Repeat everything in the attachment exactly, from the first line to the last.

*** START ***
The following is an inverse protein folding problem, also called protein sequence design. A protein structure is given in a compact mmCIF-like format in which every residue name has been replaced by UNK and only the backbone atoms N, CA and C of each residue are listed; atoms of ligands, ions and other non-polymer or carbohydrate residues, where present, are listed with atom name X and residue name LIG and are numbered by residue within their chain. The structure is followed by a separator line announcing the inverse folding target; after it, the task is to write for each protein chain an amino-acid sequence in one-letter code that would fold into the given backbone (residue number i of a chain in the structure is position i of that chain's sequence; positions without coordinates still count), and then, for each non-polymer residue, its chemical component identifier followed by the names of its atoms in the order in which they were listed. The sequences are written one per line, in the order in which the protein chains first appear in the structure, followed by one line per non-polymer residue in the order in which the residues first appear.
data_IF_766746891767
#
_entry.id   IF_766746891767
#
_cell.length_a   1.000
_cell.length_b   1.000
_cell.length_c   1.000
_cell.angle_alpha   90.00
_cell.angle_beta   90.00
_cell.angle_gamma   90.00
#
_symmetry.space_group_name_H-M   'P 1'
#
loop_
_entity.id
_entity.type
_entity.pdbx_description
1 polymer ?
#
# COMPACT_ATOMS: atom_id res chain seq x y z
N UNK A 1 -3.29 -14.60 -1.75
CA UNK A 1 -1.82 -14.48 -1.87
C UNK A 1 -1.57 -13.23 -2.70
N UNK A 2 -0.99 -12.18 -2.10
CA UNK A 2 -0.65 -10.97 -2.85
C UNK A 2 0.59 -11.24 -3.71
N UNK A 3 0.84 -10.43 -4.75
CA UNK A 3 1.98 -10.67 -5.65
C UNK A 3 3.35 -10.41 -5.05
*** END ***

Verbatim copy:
The following is an inverse protein folding problem, also called protein sequence design. A protein structure is given in a compact mmCIF-like format in which every residue name has been replaced by UNK and only the backbone atoms N, CA and C of each residue are listed; atoms of ligands, ions and other non-polymer or carbohydrate residues, where present, are listed with atom name X and residue name LIG and are numbered by residue within their chain. The structure is followed by a separator line announcing the inverse folding target; after it, the task is to write for each protein chain an amino-acid sequence in one-letter code that would fold into the given backbone (residue number i of a chain in the structure is position i of that chain's sequence; positions without coordinates still count), and then, for each non-polymer residue, its chemical component identifier followed by the names of its atoms in the order in which they were listed. The sequences are written one per line, in the order in which the protein chains first appear in the structure, followed by one line per non-polymer residue in the order in which the residues first appear.
data_IF_766746891767
#
_entry.id   IF_766746891767
#
_cell.length_a   1.000
_cell.length_b   1.000
_cell.length_c   1.000
_cell.angle_alpha   90.00
_cell.angle_beta   90.00
_cell.angle_gamma   90.00
#
_symmetry.space_group_name_H-M   'P 1'
#
loop_
_entity.id
_entity.type
_entity.pdbx_description
1 polymer ?
#
# COMPACT_ATOMS: atom_id res chain seq x y z
N UNK A 1 -3.29 -14.60 -1.75
CA UNK A 1 -1.82 -14.48 -1.87
C UNK A 1 -1.57 -13.23 -2.70
N UNK A 2 -0.99 -12.18 -2.10
CA UNK A 2 -0.65 -10.97 -2.85
C UNK A 2 0.59 -11.24 -3.71
N UNK A 3 0.84 -10.43 -4.75
CA UNK A 3 1.98 -10.67 -5.65
C UNK A 3 3.35 -10.41 -5.05